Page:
Swimming at Tahuata Island

Sunday, May 4, 2003, 8:30 p.m.

Hanatefau Bay, Tahuata, Marquesas Islands


Dear Friends and Family: 

We spent too many days at Atuona, Hiva Oa.  We went there first, because they have a gendarmerie where one can go through customs (we are, after all, entering a foreign country).  Then, it seemed like our laundry situation was so desperate that I paid to have the laundry done.  That was Tuesday or Wednesday, and the laundry wasn't going to be ready until Saturday (yesterday).  So we had quite a few days to kill.  One of those days turned out to be May Day (May 1).  All the stores were closed, and all the kids came down to the harbor. 


Notwithstanding the warning in our cruising guide that there was a shark population in the bay, the kids jumped right in off the rocks, and swam back and forth to the beach.  By and large they were teenaged girls, and Brian (our 19 year old crew member) went right over and joined in, practicing his French, and apparently being told repeatedly how good looking he was. Brian, swimming with local girls in Atuona harbor

One day we walked up the road about a quarter of a mile, and visited a fruit grower, Felix.  He wanted to trade for rope or bullets.  Bullets, we have none, but we have plenty of rope.  So for six meters of rope, we got lots of pamplemousse (a very mild, sweet grapefruit), limes, mangos, coconut, and pomme citere (we're never seen that before -- not sure what it is) (those are still ripening).  We got a tour of Felix's farm, including his vanilla plantation.  The method for growing vanilla is interesting:  within a tall metal framework, coconut husks are piled up, forming a sort of pillar.  The vanilla (which looks like an ordinary, but sparse vine) climbs the column.  Felix said that he makes $300 a kilo for vanilla beans -- obviously his best crop!

Vanilla growing on coconut husk columns at Felix's farm

Brian and Felix at Felix's plantation

Not many people speak more than a few words of English.  So we're all making the attempt with French.  Jim has had no French, so he's trying to learn a few words.  I find I am able to make very basic communications, which surprises me somewhat.  I'm able to understand most of what people say, as long as they are not talking about anything complex.  Thank you, Anne (my French teacher)!  (Amazing what I learned in 8 weeks!)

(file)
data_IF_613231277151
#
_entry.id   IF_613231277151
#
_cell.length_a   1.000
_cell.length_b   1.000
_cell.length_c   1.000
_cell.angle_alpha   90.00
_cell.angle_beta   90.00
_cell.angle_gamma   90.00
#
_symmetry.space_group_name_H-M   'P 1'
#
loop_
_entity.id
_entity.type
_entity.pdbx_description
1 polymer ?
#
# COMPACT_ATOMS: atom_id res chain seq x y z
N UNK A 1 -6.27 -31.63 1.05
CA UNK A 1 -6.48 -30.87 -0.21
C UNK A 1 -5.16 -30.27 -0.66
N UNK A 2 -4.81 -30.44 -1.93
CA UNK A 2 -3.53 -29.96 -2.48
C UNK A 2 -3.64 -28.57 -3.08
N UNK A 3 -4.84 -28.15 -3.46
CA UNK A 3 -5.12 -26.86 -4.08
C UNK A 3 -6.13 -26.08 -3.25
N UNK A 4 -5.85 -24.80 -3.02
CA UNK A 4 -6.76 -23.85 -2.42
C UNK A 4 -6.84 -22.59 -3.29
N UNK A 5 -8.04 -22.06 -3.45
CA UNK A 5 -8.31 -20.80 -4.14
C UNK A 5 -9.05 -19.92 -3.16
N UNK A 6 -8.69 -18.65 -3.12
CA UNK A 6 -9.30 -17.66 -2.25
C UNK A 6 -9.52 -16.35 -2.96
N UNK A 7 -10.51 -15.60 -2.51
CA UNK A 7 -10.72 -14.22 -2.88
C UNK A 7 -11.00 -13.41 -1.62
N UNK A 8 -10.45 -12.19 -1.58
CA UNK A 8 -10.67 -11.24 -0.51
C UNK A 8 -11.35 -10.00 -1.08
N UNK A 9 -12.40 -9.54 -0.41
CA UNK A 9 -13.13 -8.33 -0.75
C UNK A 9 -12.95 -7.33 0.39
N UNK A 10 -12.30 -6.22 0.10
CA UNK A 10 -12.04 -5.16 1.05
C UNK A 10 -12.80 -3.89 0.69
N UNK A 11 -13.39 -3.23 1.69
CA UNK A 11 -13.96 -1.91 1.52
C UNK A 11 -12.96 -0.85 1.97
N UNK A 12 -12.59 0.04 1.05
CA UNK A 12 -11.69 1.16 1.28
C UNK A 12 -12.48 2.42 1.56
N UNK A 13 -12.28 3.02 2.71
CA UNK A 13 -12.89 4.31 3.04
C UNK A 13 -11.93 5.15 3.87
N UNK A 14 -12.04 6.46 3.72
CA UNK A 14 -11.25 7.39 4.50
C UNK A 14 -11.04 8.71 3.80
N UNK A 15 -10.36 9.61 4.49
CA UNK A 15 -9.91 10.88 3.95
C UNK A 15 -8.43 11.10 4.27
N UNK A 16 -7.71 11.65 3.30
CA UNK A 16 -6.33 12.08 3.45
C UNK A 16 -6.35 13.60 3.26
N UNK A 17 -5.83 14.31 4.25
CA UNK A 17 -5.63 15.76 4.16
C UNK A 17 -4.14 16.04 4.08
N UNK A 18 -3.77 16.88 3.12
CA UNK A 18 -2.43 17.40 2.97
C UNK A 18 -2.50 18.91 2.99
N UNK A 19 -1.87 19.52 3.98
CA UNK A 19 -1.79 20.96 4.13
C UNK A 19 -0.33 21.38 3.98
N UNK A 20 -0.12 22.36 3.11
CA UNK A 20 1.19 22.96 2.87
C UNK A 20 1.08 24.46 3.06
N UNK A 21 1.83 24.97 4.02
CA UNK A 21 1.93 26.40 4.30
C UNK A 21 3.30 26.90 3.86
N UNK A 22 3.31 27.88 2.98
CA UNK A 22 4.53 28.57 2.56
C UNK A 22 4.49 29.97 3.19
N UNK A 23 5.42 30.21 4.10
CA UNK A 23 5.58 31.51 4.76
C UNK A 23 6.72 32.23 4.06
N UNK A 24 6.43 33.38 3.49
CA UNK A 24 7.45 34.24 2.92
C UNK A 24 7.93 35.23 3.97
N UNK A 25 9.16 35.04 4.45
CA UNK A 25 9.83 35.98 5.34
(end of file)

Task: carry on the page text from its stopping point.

Brian has had three years of French, and he really seems to be getting a kick out of communicating.  He says he never thought he'd actually use it, and wishes he had applied himself more when he was taking the classes.  Craig has more French than I and less than Brian, but he is the boldest about stepping right out and making communications.  Yesterday we ate lunch in a park/soccer field/ceremonial field, and a group of girls were playing volleyball without a net.  Craig leapt right up and joined in, much to the delight of the girls.

Craig joining in a volleyball game
Jim and laundry

The laundry -- set to arrive on Saturday (yesterday) -- turned out to be extremely damp.  "It rained last night" was the excuse.  We strung up lines all over the boat, and managed to get it dry by this afternoon.  At least we hope it's dry!  It's so humid here, that it's hard to tell whether things really are as dry as they're going to get.  Hopefully mildew doesn't set in!


Probably the most distressing thing about the Atuona harbor is the murky water.  We've been waiting for the tropical paradise with the crystal clear water -- and Atuona certainly wasn't it!  It rains for perhaps an hour every day -- sometimes very hard -- and there was a muddy river flowing into the harbor.  Our watermaker filter clogged up.  Then there is the surge that comes into the bay, rocking all the boats from side to side.  (This is almost constant -- it's just a question of how much!) 

Last night we ate at what appears to be the nicest restaurant in Atuona -- a high class pizza restaurant.  We ate out on a terrace, surrounding by fragrant and colorful flowers, and served by a young woman who spoke no English whatsoever.  We pooled all of our French skills and managed to have a magnificent dinner, and delightful evening. 

We'll miss the big party in Atuona next week -- everyone said the place will be packed out -- perhaps it's for the best that we won't be there.  It's the 100th anniversary of the death of Paul Gauguin (he lived the last years of his life on Hiva Oa, and died there 100 years ago.)  The schools are closed for a week for this celebration.  We watched a big government boat take away all the children who live on Fatu Hiva but who attend boarding school here.  They're going home for the week, rather than hang around for the festivities.

More photos of Atuona and Hiva Oa 

Today (Sunday), we took down the laundry, took in the awnings, battened the boat down, and headed to the next island to the south, Tahuata.  We found a lovely bay with only two other boats in it, surrounded by palm trees, with crystal clear water.  After getting the awnings and the laundry up again, we all dove in, and swam in the wonderful warm (but not too warm) water.  We expect to do a lot more of that in the next few days.  Tomorrow we have a village to visit, and lots of swimming to do. 

Best wishes to all -- 

Craig and Barbara Johnston

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